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Retirement Reflections and Rhymes

August 18, 2021

Retirement Reflections and Rhymes

By Alice Jane-Marie Massa

                Amazingly, this summer marks ten years since I retired from full-time teaching.  Where has this one decade gone?  How has it moved by so rapidly?  My Leader Dog Willow and I keep busy:  sometimes, I wish I were not quite so busy. 

                My sister, who is three years older than I, just retired from her teaching career only one year ago.  Of course, I say that she taught those nine additional years because her pre-kindergarteners did not write documented essays–term papers.  Stacks of which I graded over many years.

                On the retirement stage of life, I turned to other interests.  Besides trying to walk four miles a day with Zoe and then Willow, one of my favorite past times–as you may guess–is writing.  Occasionally, I do wonder what I would be doing in these retirement years if I were not a writer and poet.  Writing is a wonderful avocation for a retired person.  Being active in writers’ organizations and participating in critique groups, as well as having deadlines to meet, keep me in touch with other people, as well as keep me in tune with the calendar and with weekly and long-term goals.  Some highlights of this first decade of retirement have been blogging for eight-and-a-half years, having published my book THE CHRISTMAS CARRIAGE AND OTHER WRITINGS  OF THE HOLIDAY SEASON (still available through Amazon, BARD, and Audio and Braille Literacy Enhancement), and distributing almost 150 posters on which is printed my poem “A Guide Dog’s Prayer to Saint Francis of Assisi” and which features photos of each of my four Leader Dogs. 

                Leader Dogs Keller and Heather were with me during my teaching years.  Zoe, my third Leader Dog, was the bridge because she was at my side for my final two years of teaching at Milwaukee Area Technical College and was also at my side for my earlier years of retirement.  My current Leader Dog, Willow, has only known my retirement life; nevertheless, with our living in a downtown area in a large city, she has a challenging, varied, and rewarding working life as a guide dog.  My British Black Labrador brightens each day of my retired years!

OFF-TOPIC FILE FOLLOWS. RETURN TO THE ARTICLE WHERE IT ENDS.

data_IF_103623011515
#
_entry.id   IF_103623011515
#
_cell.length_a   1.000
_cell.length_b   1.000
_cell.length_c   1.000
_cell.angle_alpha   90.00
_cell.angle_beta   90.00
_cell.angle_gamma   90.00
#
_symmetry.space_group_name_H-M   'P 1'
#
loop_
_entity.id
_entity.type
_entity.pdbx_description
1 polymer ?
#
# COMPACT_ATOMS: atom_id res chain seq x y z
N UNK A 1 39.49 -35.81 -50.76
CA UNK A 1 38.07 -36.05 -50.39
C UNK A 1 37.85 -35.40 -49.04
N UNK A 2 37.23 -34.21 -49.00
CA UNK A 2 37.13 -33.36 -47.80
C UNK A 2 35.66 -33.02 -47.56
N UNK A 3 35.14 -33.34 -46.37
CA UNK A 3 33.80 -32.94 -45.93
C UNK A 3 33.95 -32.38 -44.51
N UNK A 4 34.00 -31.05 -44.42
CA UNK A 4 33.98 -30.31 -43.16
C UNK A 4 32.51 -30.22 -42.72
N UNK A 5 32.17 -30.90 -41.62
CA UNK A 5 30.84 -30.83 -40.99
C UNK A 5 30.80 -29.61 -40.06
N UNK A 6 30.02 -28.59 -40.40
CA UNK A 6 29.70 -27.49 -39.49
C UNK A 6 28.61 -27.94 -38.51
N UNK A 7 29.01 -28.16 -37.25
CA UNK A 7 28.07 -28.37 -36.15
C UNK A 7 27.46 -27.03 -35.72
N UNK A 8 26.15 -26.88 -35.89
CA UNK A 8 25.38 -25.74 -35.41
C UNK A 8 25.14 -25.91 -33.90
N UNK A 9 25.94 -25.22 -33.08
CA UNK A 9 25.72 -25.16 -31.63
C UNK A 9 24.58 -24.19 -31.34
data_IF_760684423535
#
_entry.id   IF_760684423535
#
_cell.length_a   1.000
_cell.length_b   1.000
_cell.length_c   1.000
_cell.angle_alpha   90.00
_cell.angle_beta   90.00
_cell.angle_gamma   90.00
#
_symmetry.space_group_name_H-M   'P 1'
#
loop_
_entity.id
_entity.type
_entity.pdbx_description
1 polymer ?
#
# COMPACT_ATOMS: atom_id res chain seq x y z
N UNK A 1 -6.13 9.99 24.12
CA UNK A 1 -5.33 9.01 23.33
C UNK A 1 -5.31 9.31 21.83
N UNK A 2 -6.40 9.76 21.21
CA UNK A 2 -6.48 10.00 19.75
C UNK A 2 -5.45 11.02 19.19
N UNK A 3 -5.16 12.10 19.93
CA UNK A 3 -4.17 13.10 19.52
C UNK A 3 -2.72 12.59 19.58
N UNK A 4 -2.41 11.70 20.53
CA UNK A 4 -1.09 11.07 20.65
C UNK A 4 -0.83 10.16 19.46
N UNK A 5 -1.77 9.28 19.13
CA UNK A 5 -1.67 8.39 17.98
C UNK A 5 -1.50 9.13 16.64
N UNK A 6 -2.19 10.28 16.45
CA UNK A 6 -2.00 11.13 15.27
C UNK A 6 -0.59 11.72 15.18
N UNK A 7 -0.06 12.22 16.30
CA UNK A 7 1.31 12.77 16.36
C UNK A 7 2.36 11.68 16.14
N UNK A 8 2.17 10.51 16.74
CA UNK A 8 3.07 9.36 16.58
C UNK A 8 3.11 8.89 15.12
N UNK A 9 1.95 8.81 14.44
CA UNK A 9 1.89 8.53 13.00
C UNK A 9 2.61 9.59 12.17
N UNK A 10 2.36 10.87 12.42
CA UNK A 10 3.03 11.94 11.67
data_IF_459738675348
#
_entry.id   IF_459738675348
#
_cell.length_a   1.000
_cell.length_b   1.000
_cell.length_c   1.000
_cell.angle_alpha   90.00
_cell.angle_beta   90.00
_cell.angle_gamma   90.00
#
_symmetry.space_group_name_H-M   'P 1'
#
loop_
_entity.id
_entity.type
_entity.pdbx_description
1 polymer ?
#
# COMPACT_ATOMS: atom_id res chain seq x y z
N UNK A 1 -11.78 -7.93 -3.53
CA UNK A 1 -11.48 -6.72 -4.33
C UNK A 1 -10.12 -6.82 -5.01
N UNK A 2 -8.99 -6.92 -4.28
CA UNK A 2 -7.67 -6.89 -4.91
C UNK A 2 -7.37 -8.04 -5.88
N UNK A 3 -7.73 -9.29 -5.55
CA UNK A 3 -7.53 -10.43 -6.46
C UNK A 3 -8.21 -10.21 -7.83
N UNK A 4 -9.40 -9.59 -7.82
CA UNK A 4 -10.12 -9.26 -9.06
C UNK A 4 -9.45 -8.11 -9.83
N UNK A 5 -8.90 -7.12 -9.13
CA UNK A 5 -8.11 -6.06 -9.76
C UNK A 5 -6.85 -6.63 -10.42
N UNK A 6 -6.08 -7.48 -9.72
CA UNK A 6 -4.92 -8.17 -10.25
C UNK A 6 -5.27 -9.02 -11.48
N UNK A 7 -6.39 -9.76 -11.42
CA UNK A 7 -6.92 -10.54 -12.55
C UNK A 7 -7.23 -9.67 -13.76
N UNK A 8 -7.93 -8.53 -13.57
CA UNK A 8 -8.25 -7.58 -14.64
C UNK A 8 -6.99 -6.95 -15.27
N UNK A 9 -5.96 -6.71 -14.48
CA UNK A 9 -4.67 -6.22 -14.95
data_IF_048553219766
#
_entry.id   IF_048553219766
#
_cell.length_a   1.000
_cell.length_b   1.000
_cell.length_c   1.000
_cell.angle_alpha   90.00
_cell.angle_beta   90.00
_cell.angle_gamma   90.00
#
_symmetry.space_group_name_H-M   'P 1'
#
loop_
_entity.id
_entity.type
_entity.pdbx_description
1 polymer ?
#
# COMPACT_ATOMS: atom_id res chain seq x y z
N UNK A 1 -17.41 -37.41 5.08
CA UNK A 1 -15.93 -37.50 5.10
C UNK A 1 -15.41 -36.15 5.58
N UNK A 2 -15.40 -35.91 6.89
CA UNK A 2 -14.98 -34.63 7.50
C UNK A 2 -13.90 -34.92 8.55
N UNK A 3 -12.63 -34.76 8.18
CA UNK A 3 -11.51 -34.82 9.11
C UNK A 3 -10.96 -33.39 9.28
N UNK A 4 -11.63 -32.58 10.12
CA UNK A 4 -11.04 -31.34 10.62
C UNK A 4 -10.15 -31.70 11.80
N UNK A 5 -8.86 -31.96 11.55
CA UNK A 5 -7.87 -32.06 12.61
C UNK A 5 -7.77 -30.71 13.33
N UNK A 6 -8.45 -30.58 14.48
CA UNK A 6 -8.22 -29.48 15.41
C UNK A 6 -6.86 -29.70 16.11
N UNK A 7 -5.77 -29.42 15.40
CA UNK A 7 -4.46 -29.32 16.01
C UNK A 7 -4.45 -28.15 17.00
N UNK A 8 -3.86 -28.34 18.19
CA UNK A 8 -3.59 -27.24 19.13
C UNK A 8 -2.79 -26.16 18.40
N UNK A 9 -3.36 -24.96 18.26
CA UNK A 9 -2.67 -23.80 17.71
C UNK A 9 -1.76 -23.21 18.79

When I retired a decade ago, no thought was given to any situation like COVID.  On the other hand, when my sister taught her final classes in May of 2020, she saw her very young students only via Zoom.  Although retiring midst COVID presents some different challenges, when I read over the following poem which I wrote less than two years after I retired, I feel fairly much the same way as I did in 2013.  While my perspective on retirement may not have changed much, my age does have a way of adding a candle to the birthday cake each year.  Having been away from the classroom for ten years, I do miss my students and teaching less than I did the first few years on this retirement stage.  Before I pull the curtain up on the second decade of my retirement stage, I hope you will enjoy this poetic glimpse of retirement from March 2, 2013, when my WORDWALK blog was only two months old. 

* * *

Learning to Retire from Teaching

(Touches of Humor Have Been Assigned)

poem by Alice Jane-Marie Massa

I am learning

to retire from teaching.

I must confess

that, to me, retirement

is a process:

retirement does not really happen

on one day, at one hour, or in one minute.

All that led to this career of years of teaching

must be unwound.

I have found

that I miss the students, the hours, the marking of time